Thursday, February 23, 2012
As cloud computing services trickle down from enterprise IT departments into the consumer market, Apple's iCloud service continues to attract attention. While the company's brand appeal cannot be denied, experts insist that there are a number of alternative online backup and file syncing solutions that may be more refined.
One of iCloud's distinguishing features is the ability to integrate content across Apple devices, allowing customers to sync files directly from their MacBooks to their iPhones and iPads. While this does present the company's fiercely loyal fans with a way to keep all of their calendars, contacts and data centrally organized, the underlying concepts may not be as revolutionary as some believe.
"Apple isn't the first to offer such cloud-based functionality," tech columnist Vincent Chang wrote in a recent CNET report. "It may seem like more hassle, but you're likely to end up with more storage space with third-party services. They also work on more devices and platforms."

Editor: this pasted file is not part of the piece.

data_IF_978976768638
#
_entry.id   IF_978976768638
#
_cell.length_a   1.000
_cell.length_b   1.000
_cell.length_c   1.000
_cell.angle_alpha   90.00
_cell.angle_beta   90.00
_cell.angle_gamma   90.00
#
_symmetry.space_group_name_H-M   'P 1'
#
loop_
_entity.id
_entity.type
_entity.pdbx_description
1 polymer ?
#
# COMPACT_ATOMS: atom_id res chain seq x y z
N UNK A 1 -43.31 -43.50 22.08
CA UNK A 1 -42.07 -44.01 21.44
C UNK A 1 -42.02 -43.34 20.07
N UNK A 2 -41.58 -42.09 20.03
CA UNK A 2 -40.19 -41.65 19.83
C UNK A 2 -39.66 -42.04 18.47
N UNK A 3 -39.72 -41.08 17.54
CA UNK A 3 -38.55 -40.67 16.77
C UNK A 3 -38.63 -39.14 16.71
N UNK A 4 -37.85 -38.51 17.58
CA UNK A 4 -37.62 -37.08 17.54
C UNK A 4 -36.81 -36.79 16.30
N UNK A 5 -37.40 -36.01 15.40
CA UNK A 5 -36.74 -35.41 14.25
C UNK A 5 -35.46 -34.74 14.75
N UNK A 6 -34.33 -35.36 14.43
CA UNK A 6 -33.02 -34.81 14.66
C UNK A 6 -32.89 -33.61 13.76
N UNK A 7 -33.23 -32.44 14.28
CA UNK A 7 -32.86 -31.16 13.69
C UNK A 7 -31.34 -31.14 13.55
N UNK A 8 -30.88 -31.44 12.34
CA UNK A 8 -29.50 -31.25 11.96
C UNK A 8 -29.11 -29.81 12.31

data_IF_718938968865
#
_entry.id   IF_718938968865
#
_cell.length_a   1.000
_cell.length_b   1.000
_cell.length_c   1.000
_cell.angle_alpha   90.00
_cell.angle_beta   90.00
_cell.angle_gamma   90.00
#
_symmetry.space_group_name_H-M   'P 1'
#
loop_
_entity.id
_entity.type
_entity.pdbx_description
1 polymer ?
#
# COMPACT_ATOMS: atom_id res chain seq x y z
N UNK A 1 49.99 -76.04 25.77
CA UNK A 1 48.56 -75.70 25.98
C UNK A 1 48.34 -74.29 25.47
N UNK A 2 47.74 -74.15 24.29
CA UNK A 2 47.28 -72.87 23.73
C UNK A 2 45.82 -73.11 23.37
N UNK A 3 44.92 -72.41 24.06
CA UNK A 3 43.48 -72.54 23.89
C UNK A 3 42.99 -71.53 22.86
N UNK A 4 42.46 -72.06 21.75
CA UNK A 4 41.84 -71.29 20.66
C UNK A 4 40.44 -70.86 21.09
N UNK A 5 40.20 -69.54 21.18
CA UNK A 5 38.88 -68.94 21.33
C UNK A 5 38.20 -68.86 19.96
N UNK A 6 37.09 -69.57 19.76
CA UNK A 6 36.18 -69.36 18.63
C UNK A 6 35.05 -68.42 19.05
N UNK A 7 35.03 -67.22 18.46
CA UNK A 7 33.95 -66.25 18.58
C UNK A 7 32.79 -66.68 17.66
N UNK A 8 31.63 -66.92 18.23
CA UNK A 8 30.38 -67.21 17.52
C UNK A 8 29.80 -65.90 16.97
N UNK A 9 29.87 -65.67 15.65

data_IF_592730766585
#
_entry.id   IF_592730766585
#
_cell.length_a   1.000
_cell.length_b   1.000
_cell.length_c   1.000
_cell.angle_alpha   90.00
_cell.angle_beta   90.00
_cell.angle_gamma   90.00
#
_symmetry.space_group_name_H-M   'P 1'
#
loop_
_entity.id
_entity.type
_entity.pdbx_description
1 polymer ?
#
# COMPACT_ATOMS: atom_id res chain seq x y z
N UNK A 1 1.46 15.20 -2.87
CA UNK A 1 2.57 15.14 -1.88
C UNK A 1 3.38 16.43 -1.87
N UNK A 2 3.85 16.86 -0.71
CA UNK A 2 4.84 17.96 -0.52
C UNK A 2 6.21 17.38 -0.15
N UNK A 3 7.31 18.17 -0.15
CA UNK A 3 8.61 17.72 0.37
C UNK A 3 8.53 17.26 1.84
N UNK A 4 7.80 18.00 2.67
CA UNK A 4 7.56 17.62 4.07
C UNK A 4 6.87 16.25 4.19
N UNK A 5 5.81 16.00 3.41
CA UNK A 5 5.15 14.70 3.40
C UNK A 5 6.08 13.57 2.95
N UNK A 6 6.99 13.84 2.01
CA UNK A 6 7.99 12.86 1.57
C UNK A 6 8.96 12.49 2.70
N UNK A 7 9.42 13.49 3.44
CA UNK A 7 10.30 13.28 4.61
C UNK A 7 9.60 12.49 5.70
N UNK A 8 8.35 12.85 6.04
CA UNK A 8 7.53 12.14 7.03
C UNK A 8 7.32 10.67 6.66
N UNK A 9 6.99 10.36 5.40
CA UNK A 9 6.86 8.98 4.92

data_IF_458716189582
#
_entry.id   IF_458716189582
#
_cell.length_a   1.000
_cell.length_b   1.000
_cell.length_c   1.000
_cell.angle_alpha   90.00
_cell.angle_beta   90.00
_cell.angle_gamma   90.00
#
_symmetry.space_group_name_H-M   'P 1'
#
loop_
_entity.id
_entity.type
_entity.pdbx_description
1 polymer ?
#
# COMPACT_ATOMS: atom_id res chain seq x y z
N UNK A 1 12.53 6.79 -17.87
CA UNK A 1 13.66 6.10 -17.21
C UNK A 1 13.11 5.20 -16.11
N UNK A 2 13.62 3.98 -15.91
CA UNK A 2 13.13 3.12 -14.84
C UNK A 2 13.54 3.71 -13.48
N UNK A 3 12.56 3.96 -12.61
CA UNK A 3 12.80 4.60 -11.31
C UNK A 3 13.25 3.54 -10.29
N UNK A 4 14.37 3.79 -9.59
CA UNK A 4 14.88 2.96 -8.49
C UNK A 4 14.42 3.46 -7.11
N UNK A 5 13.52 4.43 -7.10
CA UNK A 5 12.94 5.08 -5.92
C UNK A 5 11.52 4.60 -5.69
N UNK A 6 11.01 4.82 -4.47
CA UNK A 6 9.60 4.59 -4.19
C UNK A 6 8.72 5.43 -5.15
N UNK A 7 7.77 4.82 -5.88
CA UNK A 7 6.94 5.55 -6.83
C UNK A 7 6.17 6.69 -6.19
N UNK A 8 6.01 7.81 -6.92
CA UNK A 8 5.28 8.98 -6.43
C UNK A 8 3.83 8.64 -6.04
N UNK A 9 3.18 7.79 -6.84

Additionally, Apple's relatively recent entrance into the cloud computing space has not been without controversy. The company encountered difficulty navigating early cloud security hurdles, and its recent track record of data privacy has been alarming at times.
Earlier this month it was discovered that several applications were granted full access to the address books of unsuspecting iPhone owners. Congressional leaders have called for a detailed debrief of the company's developer policies to be submitted by the end of the month, and Apple has had to move quickly to right its wrongs. Similarly surreptitious data collection tactics have already gained Google a probationary sentence from the Federal Trade Commission, and continuing controversies have reinforced lingering cloud security doubts in the minds of many.
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